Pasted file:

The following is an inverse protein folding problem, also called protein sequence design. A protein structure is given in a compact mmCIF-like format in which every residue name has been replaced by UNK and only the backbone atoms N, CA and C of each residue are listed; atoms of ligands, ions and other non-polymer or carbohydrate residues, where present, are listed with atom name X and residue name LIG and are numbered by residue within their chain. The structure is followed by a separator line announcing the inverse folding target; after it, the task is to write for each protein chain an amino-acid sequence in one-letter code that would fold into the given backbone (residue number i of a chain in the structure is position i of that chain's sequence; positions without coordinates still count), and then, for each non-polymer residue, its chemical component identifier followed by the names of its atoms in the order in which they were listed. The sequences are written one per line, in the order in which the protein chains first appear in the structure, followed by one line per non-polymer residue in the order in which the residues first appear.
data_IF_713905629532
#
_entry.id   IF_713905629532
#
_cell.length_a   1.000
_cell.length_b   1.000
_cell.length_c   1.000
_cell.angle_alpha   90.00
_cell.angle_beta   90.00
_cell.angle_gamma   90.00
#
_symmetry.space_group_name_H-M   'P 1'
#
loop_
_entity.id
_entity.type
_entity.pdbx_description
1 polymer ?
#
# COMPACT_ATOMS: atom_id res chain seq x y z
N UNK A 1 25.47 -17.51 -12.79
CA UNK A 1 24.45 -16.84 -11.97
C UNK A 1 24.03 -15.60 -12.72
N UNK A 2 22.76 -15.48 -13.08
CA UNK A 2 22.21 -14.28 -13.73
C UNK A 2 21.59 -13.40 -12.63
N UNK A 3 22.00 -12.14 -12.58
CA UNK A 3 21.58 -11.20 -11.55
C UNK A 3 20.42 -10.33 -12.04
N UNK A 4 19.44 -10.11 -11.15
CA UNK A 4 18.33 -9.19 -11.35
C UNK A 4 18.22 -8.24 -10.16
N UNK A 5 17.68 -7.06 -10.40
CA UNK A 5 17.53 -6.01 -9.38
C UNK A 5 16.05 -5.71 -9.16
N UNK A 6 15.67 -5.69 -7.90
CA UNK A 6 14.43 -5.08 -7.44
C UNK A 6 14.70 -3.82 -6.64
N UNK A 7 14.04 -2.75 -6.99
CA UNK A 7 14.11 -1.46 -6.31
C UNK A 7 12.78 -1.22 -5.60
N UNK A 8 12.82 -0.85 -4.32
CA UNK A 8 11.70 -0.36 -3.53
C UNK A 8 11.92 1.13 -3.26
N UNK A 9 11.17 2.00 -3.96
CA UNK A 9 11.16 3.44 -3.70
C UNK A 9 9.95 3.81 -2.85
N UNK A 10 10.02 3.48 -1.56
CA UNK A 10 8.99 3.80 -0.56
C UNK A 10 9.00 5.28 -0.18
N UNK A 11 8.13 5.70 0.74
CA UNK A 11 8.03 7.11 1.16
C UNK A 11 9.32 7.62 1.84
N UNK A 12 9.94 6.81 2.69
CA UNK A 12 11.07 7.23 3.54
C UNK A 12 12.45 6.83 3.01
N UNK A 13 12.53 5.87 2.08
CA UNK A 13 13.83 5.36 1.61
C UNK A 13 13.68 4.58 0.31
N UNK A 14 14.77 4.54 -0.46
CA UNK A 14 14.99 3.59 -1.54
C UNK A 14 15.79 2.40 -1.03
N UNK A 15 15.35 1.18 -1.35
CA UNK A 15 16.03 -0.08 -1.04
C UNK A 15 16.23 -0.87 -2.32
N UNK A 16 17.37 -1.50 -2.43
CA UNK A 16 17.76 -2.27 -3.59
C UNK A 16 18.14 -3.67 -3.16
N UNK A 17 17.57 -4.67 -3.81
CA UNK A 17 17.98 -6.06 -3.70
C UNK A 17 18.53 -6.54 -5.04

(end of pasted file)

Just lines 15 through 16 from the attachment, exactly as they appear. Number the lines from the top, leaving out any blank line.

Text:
loop_
_entity.id